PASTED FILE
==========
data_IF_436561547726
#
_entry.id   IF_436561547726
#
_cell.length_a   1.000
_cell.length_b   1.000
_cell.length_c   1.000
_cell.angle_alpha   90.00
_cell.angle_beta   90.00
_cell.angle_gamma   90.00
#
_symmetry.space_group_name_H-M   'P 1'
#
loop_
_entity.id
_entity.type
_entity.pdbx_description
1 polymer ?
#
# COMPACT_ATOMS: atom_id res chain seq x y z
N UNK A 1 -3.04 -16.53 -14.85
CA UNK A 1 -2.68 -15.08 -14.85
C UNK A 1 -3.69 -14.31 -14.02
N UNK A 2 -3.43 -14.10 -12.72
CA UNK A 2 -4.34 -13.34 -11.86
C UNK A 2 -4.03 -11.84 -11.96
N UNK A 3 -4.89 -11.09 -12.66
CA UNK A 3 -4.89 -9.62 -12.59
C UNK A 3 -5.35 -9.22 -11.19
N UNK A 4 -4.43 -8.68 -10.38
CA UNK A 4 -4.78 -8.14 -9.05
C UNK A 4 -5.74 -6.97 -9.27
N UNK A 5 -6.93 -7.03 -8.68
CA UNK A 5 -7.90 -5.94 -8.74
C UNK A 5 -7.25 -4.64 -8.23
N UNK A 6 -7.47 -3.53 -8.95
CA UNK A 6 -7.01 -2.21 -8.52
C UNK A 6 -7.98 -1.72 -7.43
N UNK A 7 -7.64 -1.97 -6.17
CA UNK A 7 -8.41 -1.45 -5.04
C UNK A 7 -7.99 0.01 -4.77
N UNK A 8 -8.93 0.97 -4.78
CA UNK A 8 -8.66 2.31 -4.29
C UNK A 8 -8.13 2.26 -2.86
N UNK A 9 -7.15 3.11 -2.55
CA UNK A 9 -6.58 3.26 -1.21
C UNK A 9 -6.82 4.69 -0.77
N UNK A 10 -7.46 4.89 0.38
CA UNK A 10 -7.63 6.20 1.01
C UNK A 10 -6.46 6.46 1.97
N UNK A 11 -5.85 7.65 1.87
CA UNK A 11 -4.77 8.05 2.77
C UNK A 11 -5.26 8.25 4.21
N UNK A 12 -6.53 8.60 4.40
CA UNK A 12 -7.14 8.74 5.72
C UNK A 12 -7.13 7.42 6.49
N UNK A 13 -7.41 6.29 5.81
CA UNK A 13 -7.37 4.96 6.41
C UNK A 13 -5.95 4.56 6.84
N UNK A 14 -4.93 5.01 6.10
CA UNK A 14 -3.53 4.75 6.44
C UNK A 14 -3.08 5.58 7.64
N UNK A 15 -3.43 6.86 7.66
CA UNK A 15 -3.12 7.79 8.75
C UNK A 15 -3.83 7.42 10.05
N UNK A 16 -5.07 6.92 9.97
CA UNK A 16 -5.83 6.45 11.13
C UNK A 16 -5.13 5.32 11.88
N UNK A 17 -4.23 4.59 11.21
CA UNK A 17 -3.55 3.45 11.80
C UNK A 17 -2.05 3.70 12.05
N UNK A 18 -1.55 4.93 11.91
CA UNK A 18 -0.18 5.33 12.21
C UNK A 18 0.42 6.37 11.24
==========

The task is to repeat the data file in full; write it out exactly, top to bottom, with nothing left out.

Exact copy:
data_IF_436561547726
#
_entry.id   IF_436561547726
#
_cell.length_a   1.000
_cell.length_b   1.000
_cell.length_c   1.000
_cell.angle_alpha   90.00
_cell.angle_beta   90.00
_cell.angle_gamma   90.00
#
_symmetry.space_group_name_H-M   'P 1'
#
loop_
_entity.id
_entity.type
_entity.pdbx_description
1 polymer ?
#
# COMPACT_ATOMS: atom_id res chain seq x y z
N UNK A 1 -3.04 -16.53 -14.85
CA UNK A 1 -2.68 -15.08 -14.85
C UNK A 1 -3.69 -14.31 -14.02
N UNK A 2 -3.43 -14.10 -12.72
CA UNK A 2 -4.34 -13.34 -11.86
C UNK A 2 -4.03 -11.84 -11.96
N UNK A 3 -4.89 -11.09 -12.66
CA UNK A 3 -4.89 -9.62 -12.59
C UNK A 3 -5.35 -9.22 -11.19
N UNK A 4 -4.43 -8.68 -10.38
CA UNK A 4 -4.78 -8.14 -9.05
C UNK A 4 -5.74 -6.97 -9.27
N UNK A 5 -6.93 -7.03 -8.68
CA UNK A 5 -7.90 -5.94 -8.74
C UNK A 5 -7.25 -4.64 -8.23
N UNK A 6 -7.47 -3.53 -8.95
CA UNK A 6 -7.01 -2.21 -8.52
C UNK A 6 -7.98 -1.72 -7.43
N UNK A 7 -7.64 -1.97 -6.17
CA UNK A 7 -8.41 -1.45 -5.04
C UNK A 7 -7.99 0.01 -4.77
N UNK A 8 -8.93 0.97 -4.78
CA UNK A 8 -8.66 2.31 -4.29
C UNK A 8 -8.13 2.26 -2.86
N UNK A 9 -7.15 3.11 -2.55
CA UNK A 9 -6.58 3.26 -1.21
C UNK A 9 -6.82 4.69 -0.77
N UNK A 10 -7.46 4.89 0.38
CA UNK A 10 -7.63 6.20 1.01
C UNK A 10 -6.46 6.46 1.97
N UNK A 11 -5.85 7.65 1.87
CA UNK A 11 -4.77 8.05 2.77
C UNK A 11 -5.26 8.25 4.21
N UNK A 12 -6.53 8.60 4.40
CA UNK A 12 -7.14 8.74 5.72
C UNK A 12 -7.13 7.42 6.49
N UNK A 13 -7.41 6.29 5.81
CA UNK A 13 -7.37 4.96 6.41
C UNK A 13 -5.95 4.56 6.84
N UNK A 14 -4.93 5.01 6.10
CA UNK A 14 -3.53 4.75 6.44
C UNK A 14 -3.08 5.58 7.64
N UNK A 15 -3.43 6.86 7.66
CA UNK A 15 -3.12 7.79 8.75
C UNK A 15 -3.83 7.42 10.05
N UNK A 16 -5.07 6.92 9.97
CA UNK A 16 -5.83 6.45 11.13
C UNK A 16 -5.13 5.32 11.88
N UNK A 17 -4.23 4.59 11.21
CA UNK A 17 -3.55 3.45 11.80
C UNK A 17 -2.05 3.70 12.05
N UNK A 18 -1.55 4.93 11.91
CA UNK A 18 -0.18 5.33 12.21
C UNK A 18 0.42 6.37 11.24